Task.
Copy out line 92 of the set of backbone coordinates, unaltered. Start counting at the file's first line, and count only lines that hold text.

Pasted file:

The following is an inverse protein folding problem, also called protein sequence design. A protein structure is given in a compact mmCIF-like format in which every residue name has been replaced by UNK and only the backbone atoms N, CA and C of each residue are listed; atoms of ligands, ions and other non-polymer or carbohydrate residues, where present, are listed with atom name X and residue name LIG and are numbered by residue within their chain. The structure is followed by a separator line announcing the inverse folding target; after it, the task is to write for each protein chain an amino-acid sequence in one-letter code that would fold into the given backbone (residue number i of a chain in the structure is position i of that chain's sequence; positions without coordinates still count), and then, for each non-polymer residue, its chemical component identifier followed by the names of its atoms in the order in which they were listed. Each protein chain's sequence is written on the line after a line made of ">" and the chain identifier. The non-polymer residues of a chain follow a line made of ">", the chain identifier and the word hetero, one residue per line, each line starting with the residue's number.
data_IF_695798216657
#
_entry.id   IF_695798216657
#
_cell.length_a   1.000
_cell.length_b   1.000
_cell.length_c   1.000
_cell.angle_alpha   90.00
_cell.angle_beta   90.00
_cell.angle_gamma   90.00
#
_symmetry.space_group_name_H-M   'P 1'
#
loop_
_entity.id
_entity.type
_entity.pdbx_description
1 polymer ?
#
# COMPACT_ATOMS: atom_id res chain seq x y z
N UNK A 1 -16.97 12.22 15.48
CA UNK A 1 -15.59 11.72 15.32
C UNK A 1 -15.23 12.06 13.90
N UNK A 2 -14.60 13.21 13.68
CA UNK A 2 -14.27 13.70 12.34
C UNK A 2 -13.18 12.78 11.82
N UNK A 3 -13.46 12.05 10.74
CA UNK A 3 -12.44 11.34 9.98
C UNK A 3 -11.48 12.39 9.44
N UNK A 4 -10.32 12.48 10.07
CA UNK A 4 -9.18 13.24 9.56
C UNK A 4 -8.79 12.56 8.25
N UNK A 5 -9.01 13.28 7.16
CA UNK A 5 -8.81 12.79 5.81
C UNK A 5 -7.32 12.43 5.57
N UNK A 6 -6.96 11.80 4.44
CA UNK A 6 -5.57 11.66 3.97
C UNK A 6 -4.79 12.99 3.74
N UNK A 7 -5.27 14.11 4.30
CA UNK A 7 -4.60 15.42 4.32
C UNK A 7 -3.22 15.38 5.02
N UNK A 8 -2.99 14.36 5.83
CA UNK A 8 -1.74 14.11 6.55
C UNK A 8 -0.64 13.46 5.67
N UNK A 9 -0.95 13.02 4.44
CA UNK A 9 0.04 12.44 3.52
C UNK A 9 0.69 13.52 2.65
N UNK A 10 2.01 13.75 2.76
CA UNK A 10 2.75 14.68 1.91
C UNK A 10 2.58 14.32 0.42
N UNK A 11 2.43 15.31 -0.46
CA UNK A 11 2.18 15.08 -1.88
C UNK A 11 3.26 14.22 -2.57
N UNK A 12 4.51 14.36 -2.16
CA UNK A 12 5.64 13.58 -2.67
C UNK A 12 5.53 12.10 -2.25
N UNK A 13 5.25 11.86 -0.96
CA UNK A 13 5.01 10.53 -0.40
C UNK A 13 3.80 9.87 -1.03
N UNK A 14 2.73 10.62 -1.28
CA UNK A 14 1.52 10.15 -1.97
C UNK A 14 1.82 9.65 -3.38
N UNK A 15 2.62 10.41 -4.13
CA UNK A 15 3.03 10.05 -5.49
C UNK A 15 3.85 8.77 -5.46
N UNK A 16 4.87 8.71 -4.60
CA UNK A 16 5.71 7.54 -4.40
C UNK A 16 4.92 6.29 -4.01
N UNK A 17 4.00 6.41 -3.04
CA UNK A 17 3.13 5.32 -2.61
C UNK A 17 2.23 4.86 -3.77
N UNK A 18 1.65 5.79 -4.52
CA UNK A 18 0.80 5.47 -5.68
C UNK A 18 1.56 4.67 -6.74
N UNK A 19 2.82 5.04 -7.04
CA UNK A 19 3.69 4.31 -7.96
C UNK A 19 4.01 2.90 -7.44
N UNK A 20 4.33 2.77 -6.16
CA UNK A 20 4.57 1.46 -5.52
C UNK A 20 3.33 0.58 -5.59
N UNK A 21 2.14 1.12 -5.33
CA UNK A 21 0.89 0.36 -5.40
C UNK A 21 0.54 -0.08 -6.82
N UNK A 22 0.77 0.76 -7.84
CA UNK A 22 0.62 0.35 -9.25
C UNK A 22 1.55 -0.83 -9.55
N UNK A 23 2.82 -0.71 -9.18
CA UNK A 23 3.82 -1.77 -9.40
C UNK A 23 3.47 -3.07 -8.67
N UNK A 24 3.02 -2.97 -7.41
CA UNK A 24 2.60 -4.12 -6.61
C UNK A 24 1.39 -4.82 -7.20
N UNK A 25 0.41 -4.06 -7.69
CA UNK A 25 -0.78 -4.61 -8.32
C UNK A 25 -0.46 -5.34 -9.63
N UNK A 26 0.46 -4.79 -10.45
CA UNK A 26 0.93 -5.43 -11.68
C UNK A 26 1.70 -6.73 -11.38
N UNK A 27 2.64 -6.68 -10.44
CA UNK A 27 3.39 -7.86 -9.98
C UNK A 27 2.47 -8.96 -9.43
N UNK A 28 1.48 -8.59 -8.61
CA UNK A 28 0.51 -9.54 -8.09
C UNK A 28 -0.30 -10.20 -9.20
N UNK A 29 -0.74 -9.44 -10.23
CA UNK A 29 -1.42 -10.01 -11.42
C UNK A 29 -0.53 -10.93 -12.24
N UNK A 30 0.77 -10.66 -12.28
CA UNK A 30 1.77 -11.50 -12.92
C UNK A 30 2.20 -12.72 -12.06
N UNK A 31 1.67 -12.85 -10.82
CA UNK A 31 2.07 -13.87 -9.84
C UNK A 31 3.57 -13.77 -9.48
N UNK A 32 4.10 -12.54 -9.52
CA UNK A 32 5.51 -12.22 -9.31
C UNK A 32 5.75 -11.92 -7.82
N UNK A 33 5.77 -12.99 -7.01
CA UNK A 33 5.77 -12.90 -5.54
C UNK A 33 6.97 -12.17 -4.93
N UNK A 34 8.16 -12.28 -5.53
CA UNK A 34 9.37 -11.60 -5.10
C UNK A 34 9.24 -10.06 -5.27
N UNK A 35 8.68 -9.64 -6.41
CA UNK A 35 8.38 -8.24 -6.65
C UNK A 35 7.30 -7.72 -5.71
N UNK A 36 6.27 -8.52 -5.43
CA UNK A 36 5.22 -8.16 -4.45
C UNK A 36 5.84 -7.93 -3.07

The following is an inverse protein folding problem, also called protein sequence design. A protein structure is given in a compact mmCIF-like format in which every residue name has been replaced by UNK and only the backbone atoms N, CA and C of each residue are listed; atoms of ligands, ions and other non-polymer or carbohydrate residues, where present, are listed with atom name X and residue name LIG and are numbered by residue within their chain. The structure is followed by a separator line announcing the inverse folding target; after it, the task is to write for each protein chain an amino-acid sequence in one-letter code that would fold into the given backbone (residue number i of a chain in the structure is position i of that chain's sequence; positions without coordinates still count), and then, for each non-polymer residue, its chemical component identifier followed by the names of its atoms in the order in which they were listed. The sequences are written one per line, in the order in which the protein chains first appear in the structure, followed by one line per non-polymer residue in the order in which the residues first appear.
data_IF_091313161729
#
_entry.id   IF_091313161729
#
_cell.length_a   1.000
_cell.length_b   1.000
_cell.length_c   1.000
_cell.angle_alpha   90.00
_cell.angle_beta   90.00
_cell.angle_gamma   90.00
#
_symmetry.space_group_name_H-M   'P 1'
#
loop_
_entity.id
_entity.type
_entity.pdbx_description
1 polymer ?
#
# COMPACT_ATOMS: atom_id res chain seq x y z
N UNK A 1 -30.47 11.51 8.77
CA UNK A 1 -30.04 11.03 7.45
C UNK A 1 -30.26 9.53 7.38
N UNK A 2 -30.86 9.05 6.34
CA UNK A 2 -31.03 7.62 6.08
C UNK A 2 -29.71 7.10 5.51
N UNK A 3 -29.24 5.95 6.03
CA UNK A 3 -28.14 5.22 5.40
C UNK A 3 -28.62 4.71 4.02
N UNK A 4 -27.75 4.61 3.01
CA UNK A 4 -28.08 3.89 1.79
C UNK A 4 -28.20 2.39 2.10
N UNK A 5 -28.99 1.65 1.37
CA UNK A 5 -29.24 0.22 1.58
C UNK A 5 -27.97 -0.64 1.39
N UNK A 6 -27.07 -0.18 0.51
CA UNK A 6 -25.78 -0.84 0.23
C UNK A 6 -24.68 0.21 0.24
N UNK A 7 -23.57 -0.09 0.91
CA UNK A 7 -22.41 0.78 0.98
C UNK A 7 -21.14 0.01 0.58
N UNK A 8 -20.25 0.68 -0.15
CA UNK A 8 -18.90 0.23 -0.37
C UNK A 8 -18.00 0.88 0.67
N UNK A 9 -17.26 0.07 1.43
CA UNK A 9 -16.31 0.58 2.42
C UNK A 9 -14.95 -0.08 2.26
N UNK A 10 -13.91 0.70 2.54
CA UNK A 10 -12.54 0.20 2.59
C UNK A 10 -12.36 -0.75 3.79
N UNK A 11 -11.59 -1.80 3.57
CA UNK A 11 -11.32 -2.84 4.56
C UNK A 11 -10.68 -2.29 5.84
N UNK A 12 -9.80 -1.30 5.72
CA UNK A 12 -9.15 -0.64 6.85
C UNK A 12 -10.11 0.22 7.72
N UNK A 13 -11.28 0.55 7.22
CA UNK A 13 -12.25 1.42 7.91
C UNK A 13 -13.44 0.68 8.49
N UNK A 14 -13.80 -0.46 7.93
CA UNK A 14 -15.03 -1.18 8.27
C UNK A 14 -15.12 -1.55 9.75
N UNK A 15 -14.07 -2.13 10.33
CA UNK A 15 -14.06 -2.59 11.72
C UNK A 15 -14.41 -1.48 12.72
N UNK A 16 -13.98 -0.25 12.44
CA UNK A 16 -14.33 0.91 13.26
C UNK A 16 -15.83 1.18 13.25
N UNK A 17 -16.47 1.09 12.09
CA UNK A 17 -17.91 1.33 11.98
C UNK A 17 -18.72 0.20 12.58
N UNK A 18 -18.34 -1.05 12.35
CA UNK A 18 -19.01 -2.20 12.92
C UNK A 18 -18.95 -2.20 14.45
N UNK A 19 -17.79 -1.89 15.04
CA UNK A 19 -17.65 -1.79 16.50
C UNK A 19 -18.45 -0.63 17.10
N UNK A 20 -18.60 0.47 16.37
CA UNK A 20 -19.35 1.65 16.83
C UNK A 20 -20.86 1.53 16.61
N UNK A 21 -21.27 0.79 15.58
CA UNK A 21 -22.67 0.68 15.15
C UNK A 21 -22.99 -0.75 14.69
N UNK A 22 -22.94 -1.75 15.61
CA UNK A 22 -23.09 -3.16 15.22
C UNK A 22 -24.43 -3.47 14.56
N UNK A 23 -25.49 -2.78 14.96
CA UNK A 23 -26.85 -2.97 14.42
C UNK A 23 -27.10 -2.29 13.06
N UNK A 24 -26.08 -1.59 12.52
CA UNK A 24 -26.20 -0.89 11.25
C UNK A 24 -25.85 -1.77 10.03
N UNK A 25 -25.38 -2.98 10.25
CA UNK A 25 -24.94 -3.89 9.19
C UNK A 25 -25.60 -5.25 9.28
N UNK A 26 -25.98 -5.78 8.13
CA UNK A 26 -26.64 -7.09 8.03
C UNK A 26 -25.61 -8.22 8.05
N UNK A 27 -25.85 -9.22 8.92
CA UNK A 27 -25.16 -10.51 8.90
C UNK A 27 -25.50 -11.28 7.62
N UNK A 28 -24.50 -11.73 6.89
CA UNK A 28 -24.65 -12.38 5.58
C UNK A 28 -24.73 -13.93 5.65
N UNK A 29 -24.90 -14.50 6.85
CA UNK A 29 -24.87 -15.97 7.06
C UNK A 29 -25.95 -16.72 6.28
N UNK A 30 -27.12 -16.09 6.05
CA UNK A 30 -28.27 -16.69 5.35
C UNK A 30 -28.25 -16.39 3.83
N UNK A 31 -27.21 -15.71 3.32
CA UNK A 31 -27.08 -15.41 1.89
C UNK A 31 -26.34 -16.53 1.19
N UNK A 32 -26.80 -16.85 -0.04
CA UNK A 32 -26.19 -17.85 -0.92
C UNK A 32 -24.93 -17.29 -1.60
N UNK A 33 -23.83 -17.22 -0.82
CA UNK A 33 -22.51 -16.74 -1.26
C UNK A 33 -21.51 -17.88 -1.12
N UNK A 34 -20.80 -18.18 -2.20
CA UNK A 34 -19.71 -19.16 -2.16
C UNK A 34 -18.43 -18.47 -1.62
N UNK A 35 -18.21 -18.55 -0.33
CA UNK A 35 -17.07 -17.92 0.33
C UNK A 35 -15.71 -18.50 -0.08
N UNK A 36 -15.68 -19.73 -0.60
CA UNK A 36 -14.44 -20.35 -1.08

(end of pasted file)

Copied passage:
CA UNK A 24 2.60 -4.12 -6.61